In fact, I do not even rule out the direct participation by Russian Armed Forces in liberating the former Ukraine from the pro-American occupation regime. Plus, the legal Ukrainian President, Viktor Yanukovych, has already officially called on Vladimir Putin to deploy Russian troops to stop the civil war in Ukraine. While I have no sympathy for Yanukovych’s personality or actions, I want to remind readers that he remains the only legal head of the Ukrainian state. If I were in Yanukovych and other exiled representatives of the Ukrainian political leadership’s place, I would urgently organize a government and parliament in exile and appeal to the people of Ukraine to refuse to carry out the orders of the criminal, illegitimate Kiev regime.
In military terms, the Ukrainian Armed Forces are a colossus with feet of clay. According to information at my disposal, no less than four-fifths (perhaps even nine-tenths) of the Ukrainian Army is not ready to fight, and would surrender or desert after the first strikes by the DPR and LPR. If Russia’s Armed Forces joined in the fight, the Ukrainian Army as a whole would cease to exist within a few days. Then things would drift in the direction of guerrilla war, which would be handled not by Russian troops, but by local militias.
US and NATO troops would have little with which to oppose the triumphant liberation march of Donbass and Russia. The several hundred American and NATO officers (advisers, instructors, and saboteurs) complicit in the crimes of the Ukrainian “government” against the people of Donbass would be destroyed or kicked out. And the US naval base under construction in Ochakov would be handed over to the Federal Republic of Novorossiya. And so on.
Russia’s main trophy in a confrontation with the US would be the NATO contingents in the Baltic countries. NATO’s reinforcements in Poland and the Baltic (which Russian Defense Minister Sergei Shoigu said last week number around 10,000) would be rolled over like a knife through butter. Iskander-M missile strikes would destroy US missile defense systems in Romania and Poland.
The US boasts a substantial advantage over Russia in air and naval forces. But Russia leads in land forces, and is capable of defending its borders from any aggressor’s attack. For this reason, for Russia, war in Syria would be a secondary sector of a global front. The main front would be Europe. This would allow Russia to not only deal painful retaliatory strikes to the American aggressors, but also push the North Atlantic Alliance’s frontline away from Russia’s borders.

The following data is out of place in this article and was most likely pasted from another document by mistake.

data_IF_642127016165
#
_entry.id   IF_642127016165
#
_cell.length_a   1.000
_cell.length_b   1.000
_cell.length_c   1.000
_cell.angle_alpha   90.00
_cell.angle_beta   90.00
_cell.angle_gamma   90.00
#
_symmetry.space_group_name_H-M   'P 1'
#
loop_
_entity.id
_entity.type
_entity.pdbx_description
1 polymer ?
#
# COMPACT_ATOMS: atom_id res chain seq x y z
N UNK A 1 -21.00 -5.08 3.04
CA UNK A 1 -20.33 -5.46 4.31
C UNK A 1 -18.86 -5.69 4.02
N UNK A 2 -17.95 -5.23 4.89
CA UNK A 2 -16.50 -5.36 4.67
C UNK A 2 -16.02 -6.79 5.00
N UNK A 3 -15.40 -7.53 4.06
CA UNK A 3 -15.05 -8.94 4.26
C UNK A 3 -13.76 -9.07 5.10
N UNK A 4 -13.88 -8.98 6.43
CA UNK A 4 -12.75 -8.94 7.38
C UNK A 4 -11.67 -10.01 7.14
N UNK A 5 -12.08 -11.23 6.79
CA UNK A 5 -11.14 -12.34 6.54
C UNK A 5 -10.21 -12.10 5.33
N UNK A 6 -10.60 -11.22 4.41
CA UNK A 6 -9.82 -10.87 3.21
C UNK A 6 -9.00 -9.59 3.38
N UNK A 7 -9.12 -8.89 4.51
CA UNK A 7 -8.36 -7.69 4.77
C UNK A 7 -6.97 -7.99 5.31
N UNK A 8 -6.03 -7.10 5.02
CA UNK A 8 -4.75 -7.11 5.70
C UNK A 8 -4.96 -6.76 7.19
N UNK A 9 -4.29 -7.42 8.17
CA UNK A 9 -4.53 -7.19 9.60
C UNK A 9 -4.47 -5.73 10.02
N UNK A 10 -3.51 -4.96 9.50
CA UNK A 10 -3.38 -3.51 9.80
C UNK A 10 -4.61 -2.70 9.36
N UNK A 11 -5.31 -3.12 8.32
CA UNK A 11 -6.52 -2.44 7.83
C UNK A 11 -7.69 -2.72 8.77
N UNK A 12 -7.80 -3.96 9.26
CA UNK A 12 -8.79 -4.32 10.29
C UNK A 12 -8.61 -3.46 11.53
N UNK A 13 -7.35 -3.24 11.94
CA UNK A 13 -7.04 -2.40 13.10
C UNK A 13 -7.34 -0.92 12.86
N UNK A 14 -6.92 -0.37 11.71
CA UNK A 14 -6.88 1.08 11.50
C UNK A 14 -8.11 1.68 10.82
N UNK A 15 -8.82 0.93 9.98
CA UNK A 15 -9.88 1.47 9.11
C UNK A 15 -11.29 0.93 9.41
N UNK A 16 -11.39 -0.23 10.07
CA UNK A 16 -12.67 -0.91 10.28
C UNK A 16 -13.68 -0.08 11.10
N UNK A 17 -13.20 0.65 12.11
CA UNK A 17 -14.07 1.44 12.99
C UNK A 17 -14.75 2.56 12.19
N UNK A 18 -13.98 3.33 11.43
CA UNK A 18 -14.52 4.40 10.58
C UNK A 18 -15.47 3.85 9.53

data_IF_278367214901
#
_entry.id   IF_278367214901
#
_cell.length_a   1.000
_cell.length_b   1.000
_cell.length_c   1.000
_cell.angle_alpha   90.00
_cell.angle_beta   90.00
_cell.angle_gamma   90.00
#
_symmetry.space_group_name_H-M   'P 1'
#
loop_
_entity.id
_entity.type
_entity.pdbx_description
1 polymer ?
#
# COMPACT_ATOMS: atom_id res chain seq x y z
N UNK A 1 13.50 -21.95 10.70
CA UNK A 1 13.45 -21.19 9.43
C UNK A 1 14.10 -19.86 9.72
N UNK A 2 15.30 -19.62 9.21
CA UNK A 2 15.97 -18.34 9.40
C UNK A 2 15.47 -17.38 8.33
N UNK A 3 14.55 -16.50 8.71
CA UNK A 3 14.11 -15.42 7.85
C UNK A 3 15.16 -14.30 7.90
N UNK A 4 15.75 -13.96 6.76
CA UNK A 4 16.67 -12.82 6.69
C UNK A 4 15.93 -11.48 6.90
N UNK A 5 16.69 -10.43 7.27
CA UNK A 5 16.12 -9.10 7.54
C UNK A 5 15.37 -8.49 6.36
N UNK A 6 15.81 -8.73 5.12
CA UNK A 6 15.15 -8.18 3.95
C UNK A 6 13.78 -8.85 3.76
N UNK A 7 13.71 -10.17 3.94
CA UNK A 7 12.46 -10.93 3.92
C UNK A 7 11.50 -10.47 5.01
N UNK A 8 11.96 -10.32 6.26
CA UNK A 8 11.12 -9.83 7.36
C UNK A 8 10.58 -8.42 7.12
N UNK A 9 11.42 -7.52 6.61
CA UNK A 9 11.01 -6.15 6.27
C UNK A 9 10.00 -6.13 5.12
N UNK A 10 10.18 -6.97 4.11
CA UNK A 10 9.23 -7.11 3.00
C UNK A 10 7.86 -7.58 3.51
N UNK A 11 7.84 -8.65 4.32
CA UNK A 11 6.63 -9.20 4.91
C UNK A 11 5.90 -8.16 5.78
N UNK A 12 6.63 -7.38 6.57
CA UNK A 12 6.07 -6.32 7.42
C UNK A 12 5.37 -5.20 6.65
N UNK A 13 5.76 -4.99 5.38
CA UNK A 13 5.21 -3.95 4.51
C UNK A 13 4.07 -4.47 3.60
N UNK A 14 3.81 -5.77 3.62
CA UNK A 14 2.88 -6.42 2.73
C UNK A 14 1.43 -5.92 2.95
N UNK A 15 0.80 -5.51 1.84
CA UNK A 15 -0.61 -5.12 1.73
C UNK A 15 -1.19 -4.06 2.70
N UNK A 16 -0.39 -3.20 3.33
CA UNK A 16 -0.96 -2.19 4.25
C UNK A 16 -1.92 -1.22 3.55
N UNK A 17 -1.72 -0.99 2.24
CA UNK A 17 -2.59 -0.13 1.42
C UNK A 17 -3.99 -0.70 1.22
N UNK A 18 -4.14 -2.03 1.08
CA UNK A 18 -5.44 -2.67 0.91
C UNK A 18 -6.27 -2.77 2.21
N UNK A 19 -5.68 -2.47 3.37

No less essential, however, is getting rid of Russia’s doctrinal dependence on the West. Coincidentally or not, the other day Putin’s aide Vladislav Surkov released an article, the main motive of which is rejecting Westernization and transitioning to autarky. It is a pity that it took so long for this author to reach this simple truth, but better late than never.
What’s more, yesterday the well-known State Duma deputy, Evgeny Fedorov, openly stated that the Ukrainian government is criminal, governed by interventionists, and called it inevitable that Ukrainian statehood will be restored. A little less than a year ago, in an article for Fort Russ I said that Ukrainian statehood must either be re-established in some form, or dissolve. For us, however, there is no restoration of a “Ukraine without Nazis” in sight. But the regions of the former Ukraine, and not a bunch of politicians in Moscow or Kiev, should decide this issue.
Not all the possible problems and lines of confrontation that could take on a global scope and come close to the threshold of atomic war have been touched upon here. The main point is that Russia has been and remains the only state capable of destroying the United States if things ever reach the point of a nuclear conflict. It is unlikely that the American establishment would take such a suicidal step no matter how great the temptation might be to commit to a nuclear strike on Russia.
All of these considerations of ours concern a turn in the situation towards one of the worst scenarios. But while preparing for the worst, let us hope for the best.
Eduard Popov is a Rostov State University graduate with a PhD in history and philosophy. In 2008, he founded the Center for Ukrainian Studies of the Southern Federal University of Russia, and from 2009-2013, he was the founding head of the Black Sea-Caspian Center of the Russian Institute for Strategic Studies, an analytical institute of the Presidential Administration of Russia. In June 2014, Popov headed the establishment of the Representative Office of the Donetsk People’s Republic in Rostov-on-Don and actively participated in humanitarian aid efforts in Donbass. In addition to being Fort Russ’ guest analyst since June, 2016, Popov is currently the leading research fellow of the Institute of the Russian Abroad and the founding director of the Europe Center for Public and Information Cooperation.